Correction: A previous version of this story said that the victim was stabbed with the syringe. Police clarified that the suspect injected the syringe into the victim’s IV line.
A strange incident occurred at Northside Hospital in Sandy Springs about two weeks ago. A man, later identified as the victim’s roommate, checked into the hospital as a visitor and injected a syringe containing a pink liquid into his IV line, police and hospital officials said.
According to a police report from the July 27 incident, the victim went into cardiac arrest after the incident. A Sandy Springs police spokesman said detectives later “indicated” the liquid was water, and the injection “flushed” his IV line.
Police did not say how the water became pink.
James Douglas Morgan, 51, of Brookhaven, was detained by police at the hospital and charged with reckless conduct. He was released on-scene with a copy of charges and a court date awaits him.
A spokesperson for the hospital, Katherine G. Watson, told Channel 2 Action News that after hospital staff performed resuscitation on the victim and “saved his life,” the victim — a 50-year-old man — identified the suspect as his roommate.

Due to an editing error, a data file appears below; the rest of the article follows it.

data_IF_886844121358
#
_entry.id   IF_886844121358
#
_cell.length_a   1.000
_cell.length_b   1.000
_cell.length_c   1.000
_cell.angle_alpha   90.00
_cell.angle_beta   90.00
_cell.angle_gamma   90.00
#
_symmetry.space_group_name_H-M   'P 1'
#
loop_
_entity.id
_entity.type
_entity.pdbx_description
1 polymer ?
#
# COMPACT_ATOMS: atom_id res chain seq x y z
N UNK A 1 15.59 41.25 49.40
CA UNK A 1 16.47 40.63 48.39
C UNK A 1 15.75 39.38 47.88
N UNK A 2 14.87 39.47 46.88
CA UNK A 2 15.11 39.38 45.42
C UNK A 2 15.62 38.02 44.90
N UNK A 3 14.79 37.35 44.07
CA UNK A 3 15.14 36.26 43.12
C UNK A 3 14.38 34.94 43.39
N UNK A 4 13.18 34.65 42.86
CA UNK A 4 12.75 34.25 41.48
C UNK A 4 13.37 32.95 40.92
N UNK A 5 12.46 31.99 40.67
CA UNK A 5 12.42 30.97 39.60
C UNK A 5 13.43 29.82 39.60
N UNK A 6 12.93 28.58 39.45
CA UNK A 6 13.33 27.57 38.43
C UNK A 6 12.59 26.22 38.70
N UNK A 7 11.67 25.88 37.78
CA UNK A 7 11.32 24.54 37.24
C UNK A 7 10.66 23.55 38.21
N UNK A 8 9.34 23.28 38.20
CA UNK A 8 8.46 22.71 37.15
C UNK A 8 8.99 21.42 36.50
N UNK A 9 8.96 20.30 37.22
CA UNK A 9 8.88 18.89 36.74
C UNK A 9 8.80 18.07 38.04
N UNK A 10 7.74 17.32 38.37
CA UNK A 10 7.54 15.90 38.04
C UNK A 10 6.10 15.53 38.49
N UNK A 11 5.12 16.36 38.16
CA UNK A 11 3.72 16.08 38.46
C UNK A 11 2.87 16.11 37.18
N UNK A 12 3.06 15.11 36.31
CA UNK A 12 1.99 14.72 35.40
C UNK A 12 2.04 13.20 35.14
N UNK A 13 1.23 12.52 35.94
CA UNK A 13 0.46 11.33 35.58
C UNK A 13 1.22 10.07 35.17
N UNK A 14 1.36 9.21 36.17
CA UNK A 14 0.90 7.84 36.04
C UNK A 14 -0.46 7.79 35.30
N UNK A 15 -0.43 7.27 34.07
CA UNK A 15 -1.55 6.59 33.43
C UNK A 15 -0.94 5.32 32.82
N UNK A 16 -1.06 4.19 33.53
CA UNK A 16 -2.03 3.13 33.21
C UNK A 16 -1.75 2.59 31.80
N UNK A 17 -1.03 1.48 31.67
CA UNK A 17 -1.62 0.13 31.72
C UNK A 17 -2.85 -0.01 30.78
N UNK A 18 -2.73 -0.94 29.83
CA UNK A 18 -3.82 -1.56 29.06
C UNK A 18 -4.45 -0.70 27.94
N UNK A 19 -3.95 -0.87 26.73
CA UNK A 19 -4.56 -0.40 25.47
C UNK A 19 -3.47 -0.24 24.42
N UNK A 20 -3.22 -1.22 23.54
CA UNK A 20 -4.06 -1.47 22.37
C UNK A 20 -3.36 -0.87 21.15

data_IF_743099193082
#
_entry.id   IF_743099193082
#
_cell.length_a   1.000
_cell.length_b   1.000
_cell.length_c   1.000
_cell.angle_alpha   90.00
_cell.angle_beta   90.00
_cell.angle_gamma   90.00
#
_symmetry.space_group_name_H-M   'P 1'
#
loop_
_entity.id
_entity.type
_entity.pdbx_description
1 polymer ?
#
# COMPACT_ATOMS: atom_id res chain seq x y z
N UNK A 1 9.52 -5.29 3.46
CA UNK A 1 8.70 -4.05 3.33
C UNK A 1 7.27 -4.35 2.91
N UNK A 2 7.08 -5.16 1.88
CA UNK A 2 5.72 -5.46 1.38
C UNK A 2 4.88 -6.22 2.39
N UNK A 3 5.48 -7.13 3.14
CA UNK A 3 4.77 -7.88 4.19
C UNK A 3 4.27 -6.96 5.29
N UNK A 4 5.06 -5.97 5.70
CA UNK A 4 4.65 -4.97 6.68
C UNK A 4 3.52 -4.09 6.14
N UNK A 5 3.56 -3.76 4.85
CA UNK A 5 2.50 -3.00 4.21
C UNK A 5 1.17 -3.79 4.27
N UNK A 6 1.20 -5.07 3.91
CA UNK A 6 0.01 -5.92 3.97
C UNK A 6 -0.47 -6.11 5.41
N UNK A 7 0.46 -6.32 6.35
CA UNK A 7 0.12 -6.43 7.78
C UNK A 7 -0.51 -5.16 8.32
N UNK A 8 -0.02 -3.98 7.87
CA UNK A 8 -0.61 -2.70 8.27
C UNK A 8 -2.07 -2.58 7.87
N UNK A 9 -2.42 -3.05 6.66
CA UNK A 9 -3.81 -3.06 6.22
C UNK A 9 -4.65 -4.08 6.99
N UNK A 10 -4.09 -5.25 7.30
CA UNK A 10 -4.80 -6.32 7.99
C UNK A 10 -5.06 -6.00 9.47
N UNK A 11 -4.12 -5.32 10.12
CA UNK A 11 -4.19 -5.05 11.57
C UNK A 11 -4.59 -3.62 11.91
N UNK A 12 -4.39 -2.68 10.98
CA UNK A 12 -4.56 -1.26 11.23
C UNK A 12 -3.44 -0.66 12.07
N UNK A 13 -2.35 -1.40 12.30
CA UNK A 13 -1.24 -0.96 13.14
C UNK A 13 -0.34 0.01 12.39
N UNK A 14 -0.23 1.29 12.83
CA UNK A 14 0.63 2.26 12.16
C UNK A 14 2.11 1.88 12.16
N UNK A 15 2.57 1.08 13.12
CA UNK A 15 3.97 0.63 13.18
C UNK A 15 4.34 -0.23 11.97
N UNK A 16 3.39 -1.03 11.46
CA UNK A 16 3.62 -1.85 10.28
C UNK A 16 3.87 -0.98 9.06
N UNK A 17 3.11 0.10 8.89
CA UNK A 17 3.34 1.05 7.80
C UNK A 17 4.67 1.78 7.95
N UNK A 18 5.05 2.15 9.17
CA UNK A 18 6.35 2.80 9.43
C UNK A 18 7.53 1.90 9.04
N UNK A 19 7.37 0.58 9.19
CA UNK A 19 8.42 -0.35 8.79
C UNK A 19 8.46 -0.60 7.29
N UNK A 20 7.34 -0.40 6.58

However, online public records show that the two have different addresses. The victim is listed as living in Conyers while Morgan has an address at an apartment in Brookhaven. The police report lists a Brookhaven address for the victim, but it is not the same as the one listed for Morgan in public records.
A Channel 2 reporter went by the listed address on the police report for the victim’s apartment and a man wearing bandages and hospital bracelets answered but he told the reporter he had the wrong person.
The nature of the relationship between the victim and Morgan is not known by police, but police confirmed they are not related by blood. Police nor hospital officials revealed what the victim was originally in the hospital for, but Morgan checked in as a visitor.
According to the police report, the incident happened around 2:20 a.m. in room 621 on the sixth floor of the hospital. A nurse called 911 after witnessing the incident and an off-duty Sandy Springs police officer who was working a city-approved side job as a security guard at the hospital responded to the scene.
Because there was “no physical arrest made” there isn’t a mug shot for the suspect, a Sandy Springs police spokesman said.
Officials with the hospital told Channel 2 on Friday that they have launched an investigation into the incident.
“The safety and security of our patients are most important to us,” Watson said. “We are cooperating fully.”
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